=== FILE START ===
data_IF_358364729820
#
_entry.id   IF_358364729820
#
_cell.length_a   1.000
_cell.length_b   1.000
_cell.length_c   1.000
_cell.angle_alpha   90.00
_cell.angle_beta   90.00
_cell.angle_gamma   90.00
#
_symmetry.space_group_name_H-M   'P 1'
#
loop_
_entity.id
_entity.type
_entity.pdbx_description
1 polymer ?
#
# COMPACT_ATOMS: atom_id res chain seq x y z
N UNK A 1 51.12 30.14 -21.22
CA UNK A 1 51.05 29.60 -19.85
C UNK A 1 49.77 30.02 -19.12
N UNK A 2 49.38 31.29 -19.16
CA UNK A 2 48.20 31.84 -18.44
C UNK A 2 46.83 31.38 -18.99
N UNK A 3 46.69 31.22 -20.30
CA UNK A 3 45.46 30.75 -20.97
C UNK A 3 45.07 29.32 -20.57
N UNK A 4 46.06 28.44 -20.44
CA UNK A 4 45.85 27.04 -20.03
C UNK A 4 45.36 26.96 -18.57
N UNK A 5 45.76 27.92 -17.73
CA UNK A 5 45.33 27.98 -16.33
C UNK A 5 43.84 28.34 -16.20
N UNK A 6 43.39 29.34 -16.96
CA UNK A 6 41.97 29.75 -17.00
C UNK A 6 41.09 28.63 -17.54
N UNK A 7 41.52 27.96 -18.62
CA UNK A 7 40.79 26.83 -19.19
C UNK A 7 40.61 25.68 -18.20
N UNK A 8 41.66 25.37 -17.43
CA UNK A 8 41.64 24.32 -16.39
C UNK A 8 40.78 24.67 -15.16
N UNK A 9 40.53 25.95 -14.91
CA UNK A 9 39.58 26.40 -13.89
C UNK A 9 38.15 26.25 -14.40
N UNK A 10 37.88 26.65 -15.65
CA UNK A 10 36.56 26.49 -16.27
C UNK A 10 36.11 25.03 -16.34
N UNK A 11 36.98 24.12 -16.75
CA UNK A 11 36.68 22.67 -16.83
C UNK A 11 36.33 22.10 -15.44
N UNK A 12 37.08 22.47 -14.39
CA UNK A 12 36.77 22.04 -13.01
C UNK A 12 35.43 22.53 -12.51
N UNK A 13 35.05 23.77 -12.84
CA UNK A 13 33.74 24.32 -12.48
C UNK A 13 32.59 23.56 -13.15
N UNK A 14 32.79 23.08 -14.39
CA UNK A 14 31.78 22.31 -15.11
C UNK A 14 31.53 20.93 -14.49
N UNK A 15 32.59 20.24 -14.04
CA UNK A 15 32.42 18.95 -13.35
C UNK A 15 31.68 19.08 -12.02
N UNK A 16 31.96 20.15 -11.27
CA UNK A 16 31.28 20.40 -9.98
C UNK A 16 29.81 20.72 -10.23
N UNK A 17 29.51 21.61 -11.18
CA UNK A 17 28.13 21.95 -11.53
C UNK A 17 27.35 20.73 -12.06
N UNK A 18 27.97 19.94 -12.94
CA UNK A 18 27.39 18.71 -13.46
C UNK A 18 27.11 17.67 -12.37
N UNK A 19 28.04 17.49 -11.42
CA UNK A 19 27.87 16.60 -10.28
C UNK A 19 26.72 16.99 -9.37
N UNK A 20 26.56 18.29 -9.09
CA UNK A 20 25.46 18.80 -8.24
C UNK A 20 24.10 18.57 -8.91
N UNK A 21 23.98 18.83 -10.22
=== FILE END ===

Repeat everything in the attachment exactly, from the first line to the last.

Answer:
data_IF_358364729820
#
_entry.id   IF_358364729820
#
_cell.length_a   1.000
_cell.length_b   1.000
_cell.length_c   1.000
_cell.angle_alpha   90.00
_cell.angle_beta   90.00
_cell.angle_gamma   90.00
#
_symmetry.space_group_name_H-M   'P 1'
#
loop_
_entity.id
_entity.type
_entity.pdbx_description
1 polymer ?
#
# COMPACT_ATOMS: atom_id res chain seq x y z
N UNK A 1 51.12 30.14 -21.22
CA UNK A 1 51.05 29.60 -19.85
C UNK A 1 49.77 30.02 -19.12
N UNK A 2 49.38 31.29 -19.16
CA UNK A 2 48.20 31.84 -18.44
C UNK A 2 46.83 31.38 -18.99
N UNK A 3 46.69 31.22 -20.30
CA UNK A 3 45.46 30.75 -20.97
C UNK A 3 45.07 29.32 -20.57
N UNK A 4 46.06 28.44 -20.44
CA UNK A 4 45.85 27.04 -20.03
C UNK A 4 45.36 26.96 -18.57
N UNK A 5 45.76 27.92 -17.73
CA UNK A 5 45.33 27.98 -16.33
C UNK A 5 43.84 28.34 -16.20
N UNK A 6 43.39 29.34 -16.96
CA UNK A 6 41.97 29.75 -17.00
C UNK A 6 41.09 28.63 -17.54
N UNK A 7 41.52 27.96 -18.62
CA UNK A 7 40.79 26.83 -19.19
C UNK A 7 40.61 25.68 -18.20
N UNK A 8 41.66 25.37 -17.43
CA UNK A 8 41.64 24.32 -16.39
C UNK A 8 40.78 24.67 -15.16
N UNK A 9 40.53 25.95 -14.91
CA UNK A 9 39.58 26.40 -13.89
C UNK A 9 38.15 26.25 -14.40
N UNK A 10 37.88 26.65 -15.65
CA UNK A 10 36.56 26.49 -16.27
C UNK A 10 36.11 25.03 -16.34
N UNK A 11 36.98 24.12 -16.75
CA UNK A 11 36.68 22.67 -16.83
C UNK A 11 36.33 22.10 -15.44
N UNK A 12 37.08 22.47 -14.39
CA UNK A 12 36.77 22.04 -13.01
C UNK A 12 35.43 22.53 -12.51
N UNK A 13 35.05 23.77 -12.84
CA UNK A 13 33.74 24.32 -12.48
C UNK A 13 32.59 23.56 -13.15
N UNK A 14 32.79 23.08 -14.39
CA UNK A 14 31.78 22.31 -15.11
C UNK A 14 31.53 20.93 -14.49
N UNK A 15 32.59 20.24 -14.04
CA UNK A 15 32.42 18.95 -13.35
C UNK A 15 31.68 19.08 -12.02
N UNK A 16 31.96 20.15 -11.27
CA UNK A 16 31.28 20.40 -9.98
C UNK A 16 29.81 20.72 -10.23
N UNK A 17 29.51 21.61 -11.18
CA UNK A 17 28.13 21.95 -11.53
C UNK A 17 27.35 20.73 -12.06
N UNK A 18 27.97 19.94 -12.94
CA UNK A 18 27.39 18.71 -13.46
C UNK A 18 27.11 17.67 -12.37
N UNK A 19 28.04 17.49 -11.42
CA UNK A 19 27.87 16.60 -10.28
C UNK A 19 26.72 16.99 -9.37
N UNK A 20 26.56 18.29 -9.09
CA UNK A 20 25.46 18.80 -8.24
C UNK A 20 24.10 18.57 -8.91
N UNK A 21 23.98 18.83 -10.22